LEE COUNTY — The widow of an Ohio man killed by heavy exposure to pepper spray in the Lee County Jail has filed a wrongful death lawsuit against the Lee County Sheriff’s Office, the jail’s medical contractor and a slate of deputies and nurses involved in the 2009 death.
Twenty individuals are named in the suit, filed in federal court in Fort Myers, including Lee County Sheriff Mike Scott and the director of Prison Health Services, the jail medical provider.
In a 59-page complaint, Joyce Christie, of Girard, Ohio, contends all violated her husband’s civil rights through their “acts, failures to act, and omissions committed, and policies, procedures, and customs in place.” The defendants used excessive force that showed “deliberate indifference” and “callous disregard” for her husband’s welfare, the lawsuit asserts.
The lawsuit requests an unnamed amount of compensatory and punitive damages, and it asks the court to curtail jail practices that resulted in the death, as well as force better care of inmates from medical contractor Prison Health Services.
Nicholas Christie, 62, a retired boilermaker, died from cardiac arrest on May 31, following his exposure to pepper spray 10 times in 43 hours as an inmate at the jail.
Arrested four days earlier on trespassing charges, Christie was placed in an observation wing after becoming loud. As he continued acting up, jailers sprayed him repeatedly, fogged his cell with the chemical and eventually restrained him in a chair.
He was rushed to Gulf Coast Medical Center and died two days later. The Medical Examiner’s Office ruled the death a homicide.
An investigation conducted by the Sheriff’s Office found that Nicholas Christie had refused to tell nurses about his heart condition during booking. It also noted that nurses checked Christie after each application of the spray.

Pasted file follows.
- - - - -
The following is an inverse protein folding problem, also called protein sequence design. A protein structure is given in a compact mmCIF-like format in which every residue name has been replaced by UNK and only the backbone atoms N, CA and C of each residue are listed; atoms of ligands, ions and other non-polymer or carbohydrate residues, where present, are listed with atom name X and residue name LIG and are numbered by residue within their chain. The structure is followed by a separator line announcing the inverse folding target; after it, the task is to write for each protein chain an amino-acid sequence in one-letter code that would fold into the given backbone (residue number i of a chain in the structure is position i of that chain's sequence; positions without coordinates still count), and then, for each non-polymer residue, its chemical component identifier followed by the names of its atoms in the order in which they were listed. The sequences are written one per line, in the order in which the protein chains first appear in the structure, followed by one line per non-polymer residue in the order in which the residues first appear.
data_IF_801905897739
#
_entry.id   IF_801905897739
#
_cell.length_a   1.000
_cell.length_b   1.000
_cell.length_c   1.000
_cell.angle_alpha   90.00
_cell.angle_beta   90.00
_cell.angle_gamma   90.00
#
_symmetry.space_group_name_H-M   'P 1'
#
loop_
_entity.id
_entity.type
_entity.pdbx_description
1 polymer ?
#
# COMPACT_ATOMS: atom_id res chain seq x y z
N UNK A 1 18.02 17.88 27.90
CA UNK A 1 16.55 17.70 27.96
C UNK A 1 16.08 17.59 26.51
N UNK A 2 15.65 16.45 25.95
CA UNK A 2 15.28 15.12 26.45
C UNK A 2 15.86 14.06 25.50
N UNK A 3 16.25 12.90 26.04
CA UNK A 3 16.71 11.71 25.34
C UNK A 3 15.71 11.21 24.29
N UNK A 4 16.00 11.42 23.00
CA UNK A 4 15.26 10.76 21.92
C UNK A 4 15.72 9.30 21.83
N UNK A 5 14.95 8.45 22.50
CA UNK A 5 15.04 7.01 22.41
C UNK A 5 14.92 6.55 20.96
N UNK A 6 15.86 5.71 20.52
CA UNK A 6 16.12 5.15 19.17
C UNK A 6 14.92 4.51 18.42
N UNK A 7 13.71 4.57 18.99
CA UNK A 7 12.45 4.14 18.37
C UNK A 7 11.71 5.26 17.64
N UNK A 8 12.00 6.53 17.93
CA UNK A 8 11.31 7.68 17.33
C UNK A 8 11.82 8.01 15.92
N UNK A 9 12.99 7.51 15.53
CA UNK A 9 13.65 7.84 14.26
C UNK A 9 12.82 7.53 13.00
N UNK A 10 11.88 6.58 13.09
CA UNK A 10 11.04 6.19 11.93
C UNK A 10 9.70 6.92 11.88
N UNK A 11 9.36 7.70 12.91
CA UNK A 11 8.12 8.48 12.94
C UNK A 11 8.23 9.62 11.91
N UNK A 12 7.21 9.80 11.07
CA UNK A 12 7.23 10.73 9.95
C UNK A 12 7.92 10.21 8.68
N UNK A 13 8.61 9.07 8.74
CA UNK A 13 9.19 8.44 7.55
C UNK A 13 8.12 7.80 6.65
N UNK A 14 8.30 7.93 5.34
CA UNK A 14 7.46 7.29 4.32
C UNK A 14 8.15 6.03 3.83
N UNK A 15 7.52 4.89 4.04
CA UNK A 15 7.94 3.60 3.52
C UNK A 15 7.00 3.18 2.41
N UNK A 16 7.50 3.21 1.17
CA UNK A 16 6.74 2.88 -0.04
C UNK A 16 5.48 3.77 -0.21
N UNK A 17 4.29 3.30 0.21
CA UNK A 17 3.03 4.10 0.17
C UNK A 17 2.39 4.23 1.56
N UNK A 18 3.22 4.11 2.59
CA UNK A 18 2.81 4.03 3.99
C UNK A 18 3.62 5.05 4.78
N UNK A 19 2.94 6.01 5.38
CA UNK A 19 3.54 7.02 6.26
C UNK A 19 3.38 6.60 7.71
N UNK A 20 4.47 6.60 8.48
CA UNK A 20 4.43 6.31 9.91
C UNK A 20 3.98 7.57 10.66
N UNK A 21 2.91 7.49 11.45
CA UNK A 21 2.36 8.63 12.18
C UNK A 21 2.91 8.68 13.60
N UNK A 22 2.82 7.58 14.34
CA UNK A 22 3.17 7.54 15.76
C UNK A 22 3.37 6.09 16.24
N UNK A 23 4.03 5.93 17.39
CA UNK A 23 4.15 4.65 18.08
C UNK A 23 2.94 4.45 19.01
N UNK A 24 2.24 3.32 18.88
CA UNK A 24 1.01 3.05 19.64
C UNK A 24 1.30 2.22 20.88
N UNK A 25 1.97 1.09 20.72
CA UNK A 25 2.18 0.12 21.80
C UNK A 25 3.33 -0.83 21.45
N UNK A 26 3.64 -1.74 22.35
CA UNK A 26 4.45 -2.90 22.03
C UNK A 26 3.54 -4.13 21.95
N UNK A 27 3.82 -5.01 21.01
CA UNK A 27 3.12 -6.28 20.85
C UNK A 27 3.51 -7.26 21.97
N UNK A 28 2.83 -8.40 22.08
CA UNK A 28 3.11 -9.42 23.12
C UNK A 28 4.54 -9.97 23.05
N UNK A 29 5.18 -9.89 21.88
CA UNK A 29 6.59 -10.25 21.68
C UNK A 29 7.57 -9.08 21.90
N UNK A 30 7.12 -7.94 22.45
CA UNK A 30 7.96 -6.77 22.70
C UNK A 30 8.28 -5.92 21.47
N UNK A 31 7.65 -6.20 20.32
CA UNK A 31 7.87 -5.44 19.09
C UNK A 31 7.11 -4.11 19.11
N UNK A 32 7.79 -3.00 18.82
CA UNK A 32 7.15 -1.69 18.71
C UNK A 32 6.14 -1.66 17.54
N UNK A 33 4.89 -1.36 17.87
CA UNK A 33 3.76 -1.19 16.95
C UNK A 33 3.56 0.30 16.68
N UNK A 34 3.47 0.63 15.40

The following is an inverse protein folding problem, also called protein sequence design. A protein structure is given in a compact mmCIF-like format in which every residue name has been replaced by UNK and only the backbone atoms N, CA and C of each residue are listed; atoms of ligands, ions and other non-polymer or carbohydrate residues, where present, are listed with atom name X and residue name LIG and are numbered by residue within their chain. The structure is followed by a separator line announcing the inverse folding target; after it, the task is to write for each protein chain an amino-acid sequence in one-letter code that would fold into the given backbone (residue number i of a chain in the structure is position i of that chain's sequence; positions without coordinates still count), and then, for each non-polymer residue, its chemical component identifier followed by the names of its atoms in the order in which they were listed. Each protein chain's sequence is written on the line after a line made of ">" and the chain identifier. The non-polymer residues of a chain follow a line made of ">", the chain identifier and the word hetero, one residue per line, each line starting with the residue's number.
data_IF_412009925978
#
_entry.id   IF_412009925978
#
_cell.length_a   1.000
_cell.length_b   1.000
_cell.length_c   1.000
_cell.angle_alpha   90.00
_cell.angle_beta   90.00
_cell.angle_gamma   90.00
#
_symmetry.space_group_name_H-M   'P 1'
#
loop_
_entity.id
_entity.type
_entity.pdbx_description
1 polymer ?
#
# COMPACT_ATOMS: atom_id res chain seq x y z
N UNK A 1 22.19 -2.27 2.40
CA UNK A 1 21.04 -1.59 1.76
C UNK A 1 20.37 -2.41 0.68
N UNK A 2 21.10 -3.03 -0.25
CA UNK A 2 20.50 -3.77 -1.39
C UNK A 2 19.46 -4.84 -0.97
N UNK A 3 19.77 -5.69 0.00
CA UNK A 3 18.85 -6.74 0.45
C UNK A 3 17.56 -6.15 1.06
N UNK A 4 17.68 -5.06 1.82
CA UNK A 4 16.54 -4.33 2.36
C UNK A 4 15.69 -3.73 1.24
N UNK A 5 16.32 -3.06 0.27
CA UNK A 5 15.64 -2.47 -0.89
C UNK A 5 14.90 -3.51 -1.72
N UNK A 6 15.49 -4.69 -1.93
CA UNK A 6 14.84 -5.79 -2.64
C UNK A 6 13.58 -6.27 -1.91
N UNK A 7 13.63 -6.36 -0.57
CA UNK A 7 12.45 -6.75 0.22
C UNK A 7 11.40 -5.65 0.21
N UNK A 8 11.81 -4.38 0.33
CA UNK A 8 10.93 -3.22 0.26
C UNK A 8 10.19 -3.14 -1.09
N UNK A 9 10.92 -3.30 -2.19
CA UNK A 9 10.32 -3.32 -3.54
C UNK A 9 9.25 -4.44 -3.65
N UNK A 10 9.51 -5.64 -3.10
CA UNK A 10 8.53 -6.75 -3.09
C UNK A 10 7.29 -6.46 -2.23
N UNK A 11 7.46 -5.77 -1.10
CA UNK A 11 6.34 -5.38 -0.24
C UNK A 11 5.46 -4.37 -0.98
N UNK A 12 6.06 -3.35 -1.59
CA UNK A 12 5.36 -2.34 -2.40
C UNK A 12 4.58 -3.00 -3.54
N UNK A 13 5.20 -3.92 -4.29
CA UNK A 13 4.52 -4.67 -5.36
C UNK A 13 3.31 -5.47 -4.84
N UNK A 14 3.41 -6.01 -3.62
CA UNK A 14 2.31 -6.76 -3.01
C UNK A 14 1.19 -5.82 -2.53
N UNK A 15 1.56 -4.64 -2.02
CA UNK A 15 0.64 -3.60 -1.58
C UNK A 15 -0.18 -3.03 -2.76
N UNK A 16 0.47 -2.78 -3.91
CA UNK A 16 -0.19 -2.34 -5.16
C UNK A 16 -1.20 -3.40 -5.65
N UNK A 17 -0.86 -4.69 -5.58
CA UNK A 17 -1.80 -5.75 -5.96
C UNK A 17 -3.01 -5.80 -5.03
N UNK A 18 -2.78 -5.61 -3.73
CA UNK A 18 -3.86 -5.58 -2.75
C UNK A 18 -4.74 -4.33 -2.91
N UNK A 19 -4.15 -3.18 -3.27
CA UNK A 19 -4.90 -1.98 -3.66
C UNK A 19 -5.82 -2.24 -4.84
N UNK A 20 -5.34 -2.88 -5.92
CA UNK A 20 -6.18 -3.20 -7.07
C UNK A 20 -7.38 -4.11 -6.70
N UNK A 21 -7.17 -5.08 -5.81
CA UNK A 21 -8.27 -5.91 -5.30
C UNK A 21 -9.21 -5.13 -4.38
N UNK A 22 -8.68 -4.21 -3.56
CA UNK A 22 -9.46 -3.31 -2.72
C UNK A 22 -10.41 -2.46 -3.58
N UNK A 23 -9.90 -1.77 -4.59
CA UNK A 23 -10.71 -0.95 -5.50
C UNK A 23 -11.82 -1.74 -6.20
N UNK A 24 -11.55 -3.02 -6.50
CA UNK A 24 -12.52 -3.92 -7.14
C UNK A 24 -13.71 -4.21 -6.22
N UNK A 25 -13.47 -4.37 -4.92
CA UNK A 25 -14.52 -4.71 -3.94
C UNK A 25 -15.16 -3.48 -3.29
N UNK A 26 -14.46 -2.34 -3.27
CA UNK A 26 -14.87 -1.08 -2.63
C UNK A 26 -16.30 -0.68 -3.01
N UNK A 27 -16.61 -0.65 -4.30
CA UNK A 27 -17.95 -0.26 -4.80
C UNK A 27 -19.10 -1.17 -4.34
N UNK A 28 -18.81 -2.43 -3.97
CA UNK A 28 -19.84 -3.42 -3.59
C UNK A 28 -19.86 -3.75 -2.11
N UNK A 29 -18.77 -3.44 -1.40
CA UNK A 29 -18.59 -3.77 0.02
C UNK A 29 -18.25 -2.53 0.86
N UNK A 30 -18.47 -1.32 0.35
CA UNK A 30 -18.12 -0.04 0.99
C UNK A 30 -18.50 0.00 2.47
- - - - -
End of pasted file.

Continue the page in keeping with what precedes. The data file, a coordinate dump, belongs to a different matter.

Nurse Maria Canete told investigators that when she warned one of the jailers, Kurtis Calhoun, about the level of pepper spray being used, he called it “good training for everyone,” and laughed.
Another nurse, Linda Sundo, said the spray was heavy in the observation ward and that during one check of Christie, she didn’t get very close to him, for fear of the chemical. Canete, Calhoun and Sundo are all named in the complaint.
The State Attorney’s Office declined to prosecute any of the individuals involved, concluding that Christie represented a threat and that jailers didn’t show “reckless disregard” for his life.
Scott declined to review jail policies following the investigation.
In an e-mail Thursday, Scott called the death tragic and he repeated his support for the Sheriff’s Office investigation. He said he preferred to limit further comment on the case.
Seven corrections deputies and three of their supervisors are named in the complaint. Five licensed nurses are named, as are a social worker and two other health personnel.
The complaint contends that medical staff denied medical attention to Nicholas Christie. It holds that nurses had screened Christie on March 25, when he was arrested for the first time on similar charges.
It also states that Christie had a list of prescriptions on him when he came into the jail and that his wife called the jail multiple times to insist he be taken to a hospital.
Nicholas Christie was visiting his brother in Naples at the time, when he stopped taking his prescription medications and started acting erratically. Asked to leave the Naples home, he ended up at a North Fort Myers motel, where he was twice arrested for trespassing.
Joyce Christie is being represented by law firms in Pensacola and Cleveland, Ohio.
Attorney Nicholas DiCello, of Spangenberg, Shibley & Liber in Cleveland, said that after the disappointment following prosecutors’ decision not to charge anyone, Joyce Christie is looking forward to a trial.
“I know that she’s relieved that we can start moving forward,” he said.